Dr. Robert Boss of Asher Community Health Center is the first person in Wheeler County to receive the vaccine for COVID-19. Dr. Boss received the vaccination on January 4th. Residents at Haven House were also offered the vaccine today.
Ten vials, containing a total of 100 doses of the Moderna vaccine were delivered to the Wheeler Co. Public Health Department last week. The Moderna vaccine is a two-part vaccine, so a second inoculation will be required after 28 days.
Healthcare workers around the country are the first to receive the Moderna vaccine, which has shown a 94% effectivity rate. Emergency responders and staff at the Asher Clinic have been offered the inoculation.
After finishing with vaccinations at the clinic, staff from the Asher Clinic went to Haven House and offered the vaccine to residents of the facility.
The Condon DMV office will reopen March 4 for appointments after nearly a yearlong closure due to COVID-19.
The Condon office, located at 221 S. Oregon St., will be open the first Thursday of each month. Office hours are 9:30 a.m. to 3:30 p.m. with a lunch closure from noon to 1 p.m.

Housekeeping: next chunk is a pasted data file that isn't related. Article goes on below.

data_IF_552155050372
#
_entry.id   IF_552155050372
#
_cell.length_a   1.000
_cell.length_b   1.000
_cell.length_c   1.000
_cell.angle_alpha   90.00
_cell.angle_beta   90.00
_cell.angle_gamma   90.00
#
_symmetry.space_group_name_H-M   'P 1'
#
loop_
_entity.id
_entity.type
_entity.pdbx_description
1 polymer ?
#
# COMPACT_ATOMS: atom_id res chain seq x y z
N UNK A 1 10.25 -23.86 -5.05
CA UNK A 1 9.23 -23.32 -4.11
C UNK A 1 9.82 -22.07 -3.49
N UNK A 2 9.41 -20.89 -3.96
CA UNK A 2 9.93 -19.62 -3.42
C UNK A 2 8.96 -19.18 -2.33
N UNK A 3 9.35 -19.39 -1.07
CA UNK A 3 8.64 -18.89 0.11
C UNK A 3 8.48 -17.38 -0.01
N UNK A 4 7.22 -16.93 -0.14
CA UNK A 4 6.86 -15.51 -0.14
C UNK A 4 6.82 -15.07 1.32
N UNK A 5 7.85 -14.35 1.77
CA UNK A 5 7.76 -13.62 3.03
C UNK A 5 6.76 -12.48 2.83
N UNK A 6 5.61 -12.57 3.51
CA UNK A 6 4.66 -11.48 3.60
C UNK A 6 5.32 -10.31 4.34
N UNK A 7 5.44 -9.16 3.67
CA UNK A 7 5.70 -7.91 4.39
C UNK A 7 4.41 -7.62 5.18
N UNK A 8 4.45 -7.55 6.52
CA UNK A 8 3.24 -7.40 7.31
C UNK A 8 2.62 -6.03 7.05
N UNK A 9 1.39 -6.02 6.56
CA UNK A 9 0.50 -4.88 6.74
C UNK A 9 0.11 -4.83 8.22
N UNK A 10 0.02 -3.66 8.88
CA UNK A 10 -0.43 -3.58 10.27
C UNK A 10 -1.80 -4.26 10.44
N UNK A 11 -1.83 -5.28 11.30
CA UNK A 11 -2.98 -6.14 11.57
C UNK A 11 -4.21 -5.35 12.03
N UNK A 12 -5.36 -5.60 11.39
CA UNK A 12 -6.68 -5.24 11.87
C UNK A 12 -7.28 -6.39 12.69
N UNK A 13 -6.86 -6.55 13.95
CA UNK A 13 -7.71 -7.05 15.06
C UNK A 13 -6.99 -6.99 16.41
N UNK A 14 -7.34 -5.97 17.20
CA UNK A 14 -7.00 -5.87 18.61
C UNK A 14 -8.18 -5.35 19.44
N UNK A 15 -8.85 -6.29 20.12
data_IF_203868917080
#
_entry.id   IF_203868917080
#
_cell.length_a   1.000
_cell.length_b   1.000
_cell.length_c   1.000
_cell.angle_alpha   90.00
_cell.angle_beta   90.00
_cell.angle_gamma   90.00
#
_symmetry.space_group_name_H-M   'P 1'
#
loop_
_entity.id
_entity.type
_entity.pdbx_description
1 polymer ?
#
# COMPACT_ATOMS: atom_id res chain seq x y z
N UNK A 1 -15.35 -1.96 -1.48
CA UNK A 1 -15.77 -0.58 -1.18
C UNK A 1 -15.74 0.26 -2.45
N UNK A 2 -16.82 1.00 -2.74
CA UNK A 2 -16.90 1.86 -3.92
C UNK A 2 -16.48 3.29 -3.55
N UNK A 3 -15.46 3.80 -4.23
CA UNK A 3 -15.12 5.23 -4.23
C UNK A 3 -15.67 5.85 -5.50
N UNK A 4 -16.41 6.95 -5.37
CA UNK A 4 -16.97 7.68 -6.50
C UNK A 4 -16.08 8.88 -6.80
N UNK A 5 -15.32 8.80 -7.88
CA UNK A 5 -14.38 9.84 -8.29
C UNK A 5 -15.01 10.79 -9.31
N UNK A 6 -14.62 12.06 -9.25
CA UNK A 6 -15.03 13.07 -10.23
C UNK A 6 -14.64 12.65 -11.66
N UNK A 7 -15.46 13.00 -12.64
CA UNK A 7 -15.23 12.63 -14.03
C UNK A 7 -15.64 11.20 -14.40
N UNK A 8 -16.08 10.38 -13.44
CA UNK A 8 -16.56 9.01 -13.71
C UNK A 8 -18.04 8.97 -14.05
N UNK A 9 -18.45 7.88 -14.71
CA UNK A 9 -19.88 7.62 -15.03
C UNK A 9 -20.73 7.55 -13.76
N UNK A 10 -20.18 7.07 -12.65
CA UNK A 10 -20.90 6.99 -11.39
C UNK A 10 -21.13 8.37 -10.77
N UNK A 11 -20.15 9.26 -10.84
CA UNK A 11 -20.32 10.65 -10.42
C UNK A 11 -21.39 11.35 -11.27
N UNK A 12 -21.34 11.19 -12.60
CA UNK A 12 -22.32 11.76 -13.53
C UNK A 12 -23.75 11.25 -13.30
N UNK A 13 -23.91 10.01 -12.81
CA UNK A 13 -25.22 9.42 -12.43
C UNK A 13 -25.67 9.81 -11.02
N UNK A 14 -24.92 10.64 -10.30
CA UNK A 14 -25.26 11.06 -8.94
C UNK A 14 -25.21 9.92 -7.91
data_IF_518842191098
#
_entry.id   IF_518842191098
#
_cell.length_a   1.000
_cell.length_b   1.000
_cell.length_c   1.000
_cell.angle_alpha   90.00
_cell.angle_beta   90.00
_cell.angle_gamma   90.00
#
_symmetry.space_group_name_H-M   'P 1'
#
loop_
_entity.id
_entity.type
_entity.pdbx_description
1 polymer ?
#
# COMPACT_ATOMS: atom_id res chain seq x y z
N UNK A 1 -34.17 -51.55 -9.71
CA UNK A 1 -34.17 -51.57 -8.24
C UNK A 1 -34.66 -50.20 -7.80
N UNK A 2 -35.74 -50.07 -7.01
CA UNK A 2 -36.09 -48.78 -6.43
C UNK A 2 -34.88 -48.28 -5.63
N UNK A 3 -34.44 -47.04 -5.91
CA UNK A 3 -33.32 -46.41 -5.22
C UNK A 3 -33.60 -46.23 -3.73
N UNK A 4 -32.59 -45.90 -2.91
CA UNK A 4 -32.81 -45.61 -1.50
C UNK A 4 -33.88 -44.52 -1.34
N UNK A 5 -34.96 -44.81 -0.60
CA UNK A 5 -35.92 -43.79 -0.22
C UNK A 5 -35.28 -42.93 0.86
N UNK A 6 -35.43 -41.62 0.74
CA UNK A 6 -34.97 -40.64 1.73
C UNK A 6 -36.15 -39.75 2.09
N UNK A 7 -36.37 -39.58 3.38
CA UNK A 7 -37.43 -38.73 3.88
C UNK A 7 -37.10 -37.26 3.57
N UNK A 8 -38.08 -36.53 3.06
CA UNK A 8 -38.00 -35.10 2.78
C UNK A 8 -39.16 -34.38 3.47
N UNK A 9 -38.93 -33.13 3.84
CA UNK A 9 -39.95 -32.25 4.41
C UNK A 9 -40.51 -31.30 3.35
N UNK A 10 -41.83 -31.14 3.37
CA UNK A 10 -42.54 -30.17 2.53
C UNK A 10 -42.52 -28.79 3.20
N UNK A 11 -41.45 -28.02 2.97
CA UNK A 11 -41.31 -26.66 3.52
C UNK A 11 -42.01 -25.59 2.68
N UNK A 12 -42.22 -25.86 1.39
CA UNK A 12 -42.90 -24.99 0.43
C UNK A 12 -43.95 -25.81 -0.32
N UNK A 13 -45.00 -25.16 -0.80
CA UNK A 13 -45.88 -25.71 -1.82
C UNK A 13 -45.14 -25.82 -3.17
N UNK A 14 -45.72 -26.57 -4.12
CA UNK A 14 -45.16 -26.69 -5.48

You can make an appointment at DMV2U.Oregon.gov. Appointment slots for March 4 and April 1 have been added to DMV’s online appointment scheduler.
Nearly all 60 DMV offices across Oregon closed last March due to pandemic restrictions, with only a handful open for commercial driver license issuance. DMV offices began to reopen by appointment only in June 2020.
The Condon office remained closed because the building where it is located – the Gilliam County Courthouse – had been closed to the public since March 2020 to protect against spread of the virus.
With the reopening of the Condon office, all Oregon DMV offices except the one in Heppner are available for appointments. The Heppner office remains closed because the building where it is located is still closed due to the pandemic.
DMV has been expanding services available online at DMV2U.Oregon.gov. See if you can get the DMV service you need from the convenience of home, such as: